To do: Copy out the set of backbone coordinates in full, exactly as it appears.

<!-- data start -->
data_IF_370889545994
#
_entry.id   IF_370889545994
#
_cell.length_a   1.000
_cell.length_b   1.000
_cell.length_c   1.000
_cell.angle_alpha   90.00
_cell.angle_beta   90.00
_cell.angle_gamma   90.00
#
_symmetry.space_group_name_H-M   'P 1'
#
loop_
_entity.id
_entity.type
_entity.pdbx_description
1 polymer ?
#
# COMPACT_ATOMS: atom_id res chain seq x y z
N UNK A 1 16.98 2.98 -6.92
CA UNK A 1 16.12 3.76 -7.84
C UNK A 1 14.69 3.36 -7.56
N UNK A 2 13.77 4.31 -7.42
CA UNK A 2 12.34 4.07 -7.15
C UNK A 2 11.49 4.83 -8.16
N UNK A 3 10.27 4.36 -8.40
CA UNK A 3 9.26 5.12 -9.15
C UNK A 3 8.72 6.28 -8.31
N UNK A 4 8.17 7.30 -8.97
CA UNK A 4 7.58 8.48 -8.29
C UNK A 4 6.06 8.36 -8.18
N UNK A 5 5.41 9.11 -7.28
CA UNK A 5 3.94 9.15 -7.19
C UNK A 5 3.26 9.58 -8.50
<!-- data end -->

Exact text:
data_IF_370889545994
#
_entry.id   IF_370889545994
#
_cell.length_a   1.000
_cell.length_b   1.000
_cell.length_c   1.000
_cell.angle_alpha   90.00
_cell.angle_beta   90.00
_cell.angle_gamma   90.00
#
_symmetry.space_group_name_H-M   'P 1'
#
loop_
_entity.id
_entity.type
_entity.pdbx_description
1 polymer ?
#
# COMPACT_ATOMS: atom_id res chain seq x y z
N UNK A 1 16.98 2.98 -6.92
CA UNK A 1 16.12 3.76 -7.84
C UNK A 1 14.69 3.36 -7.56
N UNK A 2 13.77 4.31 -7.42
CA UNK A 2 12.34 4.07 -7.15
C UNK A 2 11.49 4.83 -8.16
N UNK A 3 10.27 4.36 -8.40
CA UNK A 3 9.26 5.12 -9.15
C UNK A 3 8.72 6.28 -8.31
N UNK A 4 8.17 7.30 -8.97
CA UNK A 4 7.58 8.48 -8.29
C UNK A 4 6.06 8.36 -8.18
N UNK A 5 5.41 9.11 -7.28
CA UNK A 5 3.94 9.15 -7.19
C UNK A 5 3.26 9.58 -8.50